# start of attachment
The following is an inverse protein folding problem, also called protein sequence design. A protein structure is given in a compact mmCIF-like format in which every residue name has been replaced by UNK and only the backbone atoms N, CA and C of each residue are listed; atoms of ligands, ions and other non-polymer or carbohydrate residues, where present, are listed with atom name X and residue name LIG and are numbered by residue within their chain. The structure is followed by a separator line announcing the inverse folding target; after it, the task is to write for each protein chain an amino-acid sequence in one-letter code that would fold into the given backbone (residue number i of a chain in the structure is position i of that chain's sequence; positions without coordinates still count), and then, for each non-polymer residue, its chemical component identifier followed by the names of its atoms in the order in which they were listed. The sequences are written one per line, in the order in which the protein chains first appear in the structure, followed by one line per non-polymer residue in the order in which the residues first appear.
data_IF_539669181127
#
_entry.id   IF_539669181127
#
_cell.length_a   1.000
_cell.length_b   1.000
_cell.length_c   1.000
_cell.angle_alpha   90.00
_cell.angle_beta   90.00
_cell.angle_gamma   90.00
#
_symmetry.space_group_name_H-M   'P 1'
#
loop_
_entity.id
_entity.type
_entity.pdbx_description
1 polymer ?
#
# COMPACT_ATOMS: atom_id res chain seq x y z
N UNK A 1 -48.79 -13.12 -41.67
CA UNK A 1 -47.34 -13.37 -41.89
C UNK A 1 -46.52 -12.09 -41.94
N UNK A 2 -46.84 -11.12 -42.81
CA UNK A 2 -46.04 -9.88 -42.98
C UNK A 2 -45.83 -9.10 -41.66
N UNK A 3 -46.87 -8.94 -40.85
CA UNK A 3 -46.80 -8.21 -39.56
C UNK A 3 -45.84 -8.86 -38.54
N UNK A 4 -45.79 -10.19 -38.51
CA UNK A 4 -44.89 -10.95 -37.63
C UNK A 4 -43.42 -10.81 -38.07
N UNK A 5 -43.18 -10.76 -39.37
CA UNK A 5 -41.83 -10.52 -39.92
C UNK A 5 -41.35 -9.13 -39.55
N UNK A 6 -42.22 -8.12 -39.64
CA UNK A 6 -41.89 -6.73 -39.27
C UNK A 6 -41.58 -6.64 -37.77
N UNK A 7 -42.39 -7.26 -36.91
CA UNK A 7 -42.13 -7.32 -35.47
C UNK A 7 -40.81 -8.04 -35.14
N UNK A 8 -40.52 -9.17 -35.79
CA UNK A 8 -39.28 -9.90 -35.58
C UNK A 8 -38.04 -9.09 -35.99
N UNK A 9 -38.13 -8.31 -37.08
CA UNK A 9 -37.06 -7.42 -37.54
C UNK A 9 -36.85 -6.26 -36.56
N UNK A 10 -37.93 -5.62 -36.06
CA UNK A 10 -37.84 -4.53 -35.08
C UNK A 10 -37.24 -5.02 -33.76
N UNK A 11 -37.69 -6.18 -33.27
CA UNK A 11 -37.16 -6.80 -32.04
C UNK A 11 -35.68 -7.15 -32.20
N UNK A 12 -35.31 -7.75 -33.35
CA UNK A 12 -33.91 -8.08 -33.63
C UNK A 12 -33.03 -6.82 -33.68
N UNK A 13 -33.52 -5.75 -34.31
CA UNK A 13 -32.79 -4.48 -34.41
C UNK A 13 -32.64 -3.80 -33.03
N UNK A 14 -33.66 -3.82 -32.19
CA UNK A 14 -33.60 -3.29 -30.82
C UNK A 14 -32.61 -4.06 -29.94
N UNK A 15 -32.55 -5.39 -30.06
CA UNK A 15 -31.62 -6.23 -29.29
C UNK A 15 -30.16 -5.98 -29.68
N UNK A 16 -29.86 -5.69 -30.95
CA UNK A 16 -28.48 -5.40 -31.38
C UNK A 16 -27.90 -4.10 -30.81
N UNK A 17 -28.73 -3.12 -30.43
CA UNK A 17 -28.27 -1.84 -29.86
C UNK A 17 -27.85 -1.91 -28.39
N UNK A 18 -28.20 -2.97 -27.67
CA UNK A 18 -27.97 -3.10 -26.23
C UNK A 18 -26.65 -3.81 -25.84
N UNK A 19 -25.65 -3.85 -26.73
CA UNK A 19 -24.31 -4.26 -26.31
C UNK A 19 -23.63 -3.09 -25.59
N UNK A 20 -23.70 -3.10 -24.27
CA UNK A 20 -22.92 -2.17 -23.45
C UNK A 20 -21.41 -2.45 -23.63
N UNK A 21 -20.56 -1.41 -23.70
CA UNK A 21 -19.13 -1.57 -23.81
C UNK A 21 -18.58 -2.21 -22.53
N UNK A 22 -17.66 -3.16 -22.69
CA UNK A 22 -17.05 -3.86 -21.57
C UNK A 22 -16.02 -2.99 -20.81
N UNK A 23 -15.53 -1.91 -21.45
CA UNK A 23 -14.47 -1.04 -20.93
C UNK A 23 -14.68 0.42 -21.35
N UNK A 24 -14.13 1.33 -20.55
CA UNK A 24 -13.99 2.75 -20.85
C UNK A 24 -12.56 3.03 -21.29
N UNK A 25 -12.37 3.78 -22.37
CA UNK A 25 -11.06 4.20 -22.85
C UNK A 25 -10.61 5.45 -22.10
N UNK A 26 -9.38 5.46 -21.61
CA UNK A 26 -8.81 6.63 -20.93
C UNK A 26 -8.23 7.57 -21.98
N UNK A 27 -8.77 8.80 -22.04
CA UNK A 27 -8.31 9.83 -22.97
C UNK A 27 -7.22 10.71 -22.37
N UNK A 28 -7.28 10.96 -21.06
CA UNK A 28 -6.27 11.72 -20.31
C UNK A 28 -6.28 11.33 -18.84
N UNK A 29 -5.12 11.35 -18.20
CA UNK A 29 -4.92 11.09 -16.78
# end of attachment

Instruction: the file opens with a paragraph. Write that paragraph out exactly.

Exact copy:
The following is an inverse protein folding problem, also called protein sequence design. A protein structure is given in a compact mmCIF-like format in which every residue name has been replaced by UNK and only the backbone atoms N, CA and C of each residue are listed; atoms of ligands, ions and other non-polymer or carbohydrate residues, where present, are listed with atom name X and residue name LIG and are numbered by residue within their chain. The structure is followed by a separator line announcing the inverse folding target; after it, the task is to write for each protein chain an amino-acid sequence in one-letter code that would fold into the given backbone (residue number i of a chain in the structure is position i of that chain's sequence; positions without coordinates still count), and then, for each non-polymer residue, its chemical component identifier followed by the names of its atoms in the order in which they were listed. The sequences are written one per line, in the order in which the protein chains first appear in the structure, followed by one line per non-polymer residue in the order in which the residues first appear.